I have a low tolerance for play-calling debate. You already knew that. You see, I have this old-school mentality that there are only two things you can do with the ball, run with it or pass it, so I don't understand what the big deal is about which you choose to do because it's a 50-50 proposition either way.
Maybe I've just become calloused by life and from having seen too many football games. Either way, just make the darn play work, right?
Well, I've got a soft spot in my heart for play-calling this week. No, it's not because I think the Jaguars were too conservative in their game against the Jets. It's because I read the story of the dying boy's request to Notre Dame coach Charlie Weis and I realized how much play-calling means to fans who can't put the pads on and how it's their link to the game and the team they love.
Last week, Weis visited a 10-year-old Indiana boy dying of a brain tumor. The boy's first name was Montana and I'm sure you can figure what that's all about. Joe Montana, by the way, was Weis' roommate at Notre Dame.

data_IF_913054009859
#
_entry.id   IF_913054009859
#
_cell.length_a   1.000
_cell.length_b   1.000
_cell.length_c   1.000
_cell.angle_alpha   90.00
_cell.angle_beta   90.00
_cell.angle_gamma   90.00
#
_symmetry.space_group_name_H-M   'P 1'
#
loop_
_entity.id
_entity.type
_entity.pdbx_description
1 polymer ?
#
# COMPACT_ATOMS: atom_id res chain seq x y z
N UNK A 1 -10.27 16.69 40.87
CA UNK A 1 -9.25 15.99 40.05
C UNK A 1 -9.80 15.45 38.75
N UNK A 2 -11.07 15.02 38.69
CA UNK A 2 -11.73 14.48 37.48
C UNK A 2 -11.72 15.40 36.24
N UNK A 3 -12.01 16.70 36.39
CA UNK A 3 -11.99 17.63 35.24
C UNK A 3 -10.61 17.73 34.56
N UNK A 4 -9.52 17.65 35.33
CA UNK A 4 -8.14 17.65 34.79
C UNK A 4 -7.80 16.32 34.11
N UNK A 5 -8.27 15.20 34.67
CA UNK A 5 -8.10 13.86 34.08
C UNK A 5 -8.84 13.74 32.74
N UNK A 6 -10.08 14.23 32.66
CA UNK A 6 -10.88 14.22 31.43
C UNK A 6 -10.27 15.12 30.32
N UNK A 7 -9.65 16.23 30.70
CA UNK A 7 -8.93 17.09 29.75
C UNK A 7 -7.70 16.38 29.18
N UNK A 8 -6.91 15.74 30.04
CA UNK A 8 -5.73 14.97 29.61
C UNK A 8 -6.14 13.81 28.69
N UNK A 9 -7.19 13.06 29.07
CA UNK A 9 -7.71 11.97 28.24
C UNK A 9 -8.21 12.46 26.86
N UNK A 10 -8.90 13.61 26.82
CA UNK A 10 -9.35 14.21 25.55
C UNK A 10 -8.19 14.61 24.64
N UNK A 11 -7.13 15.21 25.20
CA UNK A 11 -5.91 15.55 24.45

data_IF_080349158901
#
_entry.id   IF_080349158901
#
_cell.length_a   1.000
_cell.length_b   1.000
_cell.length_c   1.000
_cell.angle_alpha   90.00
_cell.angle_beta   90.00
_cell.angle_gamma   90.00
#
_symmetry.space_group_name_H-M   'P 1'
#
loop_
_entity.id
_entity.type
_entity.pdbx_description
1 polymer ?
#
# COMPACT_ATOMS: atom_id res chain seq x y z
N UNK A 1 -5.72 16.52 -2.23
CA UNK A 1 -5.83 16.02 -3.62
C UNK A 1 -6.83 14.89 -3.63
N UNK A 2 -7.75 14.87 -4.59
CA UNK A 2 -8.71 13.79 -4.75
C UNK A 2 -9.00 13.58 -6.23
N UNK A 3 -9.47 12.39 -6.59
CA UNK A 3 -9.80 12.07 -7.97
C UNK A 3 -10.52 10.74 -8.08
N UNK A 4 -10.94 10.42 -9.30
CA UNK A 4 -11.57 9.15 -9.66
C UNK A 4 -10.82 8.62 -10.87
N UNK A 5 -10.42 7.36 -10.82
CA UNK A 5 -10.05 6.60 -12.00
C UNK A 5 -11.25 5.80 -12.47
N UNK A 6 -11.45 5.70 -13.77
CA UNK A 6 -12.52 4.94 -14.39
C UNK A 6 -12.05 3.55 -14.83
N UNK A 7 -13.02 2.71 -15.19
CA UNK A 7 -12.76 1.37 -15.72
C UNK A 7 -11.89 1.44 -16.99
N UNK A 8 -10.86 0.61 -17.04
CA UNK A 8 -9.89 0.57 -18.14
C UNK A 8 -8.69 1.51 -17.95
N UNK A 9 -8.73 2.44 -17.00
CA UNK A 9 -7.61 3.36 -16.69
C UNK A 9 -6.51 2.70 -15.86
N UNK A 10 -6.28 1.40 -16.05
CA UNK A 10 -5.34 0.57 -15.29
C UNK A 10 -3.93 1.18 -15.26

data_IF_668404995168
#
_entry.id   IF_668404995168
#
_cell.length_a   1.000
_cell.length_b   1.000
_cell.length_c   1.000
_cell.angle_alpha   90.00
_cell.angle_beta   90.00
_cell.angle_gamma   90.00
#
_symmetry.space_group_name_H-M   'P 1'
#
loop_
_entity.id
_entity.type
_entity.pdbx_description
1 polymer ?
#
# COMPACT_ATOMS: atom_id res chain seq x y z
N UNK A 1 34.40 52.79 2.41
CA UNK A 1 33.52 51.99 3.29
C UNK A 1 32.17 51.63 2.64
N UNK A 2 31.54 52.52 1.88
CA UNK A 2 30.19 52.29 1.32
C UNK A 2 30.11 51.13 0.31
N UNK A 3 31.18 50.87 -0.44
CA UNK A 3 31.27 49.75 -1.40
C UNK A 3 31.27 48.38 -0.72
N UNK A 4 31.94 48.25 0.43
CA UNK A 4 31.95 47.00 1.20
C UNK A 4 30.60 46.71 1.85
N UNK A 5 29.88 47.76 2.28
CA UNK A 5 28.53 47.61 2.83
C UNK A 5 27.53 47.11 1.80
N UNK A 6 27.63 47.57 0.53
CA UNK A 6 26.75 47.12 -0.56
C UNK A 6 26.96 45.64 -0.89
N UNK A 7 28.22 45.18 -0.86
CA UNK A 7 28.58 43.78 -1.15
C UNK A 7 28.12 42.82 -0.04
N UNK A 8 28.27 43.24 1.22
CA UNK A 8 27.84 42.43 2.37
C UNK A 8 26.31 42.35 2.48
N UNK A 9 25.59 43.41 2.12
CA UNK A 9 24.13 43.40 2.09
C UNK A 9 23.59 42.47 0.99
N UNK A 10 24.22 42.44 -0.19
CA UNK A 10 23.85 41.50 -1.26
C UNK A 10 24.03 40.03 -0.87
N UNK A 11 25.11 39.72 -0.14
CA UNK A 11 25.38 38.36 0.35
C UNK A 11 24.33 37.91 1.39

The boy's dying request of Weis was that the coach use a certain play on Notre Dame's first play of the game at Washington last Saturday. The play was a pass to the right. Weis said he'd use it.
When it came time for the Irish to snap the ball for the first time in the game, they were at their one-yard line. A run up the middle would've been the conservative call, right? Weis, however, was not going to violate his promise to the boy, even though Montana had died the day before.
Well, the Irish quarterback completed a 13-yard pass to his tight end, just as the boy had requested. After the game, a 36-17 Notre Dame win, Weis called Montana's mother and told her he would deliver a game ball signed by the team.
Weis, of course, has a 10-year-old daughter who suffers from a rare form of autism. A heavyset man who almost died of complications from gastric bypass surgery a few years ago, Weis is quickly becoming one of those larger-than-life Notre Dame figures that have given the golden dome its glitter; from Rockne to Gipp to Leahy to Parseghian to Montana to Montana's namesake. It almost makes you believe "Touchdown Jesus" really is raising his arms for a Notre Dame score.
What a great story. Even the heart of a hardened curmudgeon such as myself can't help but be softened by such a story. Perhaps I have been too harsh on the play-calling people.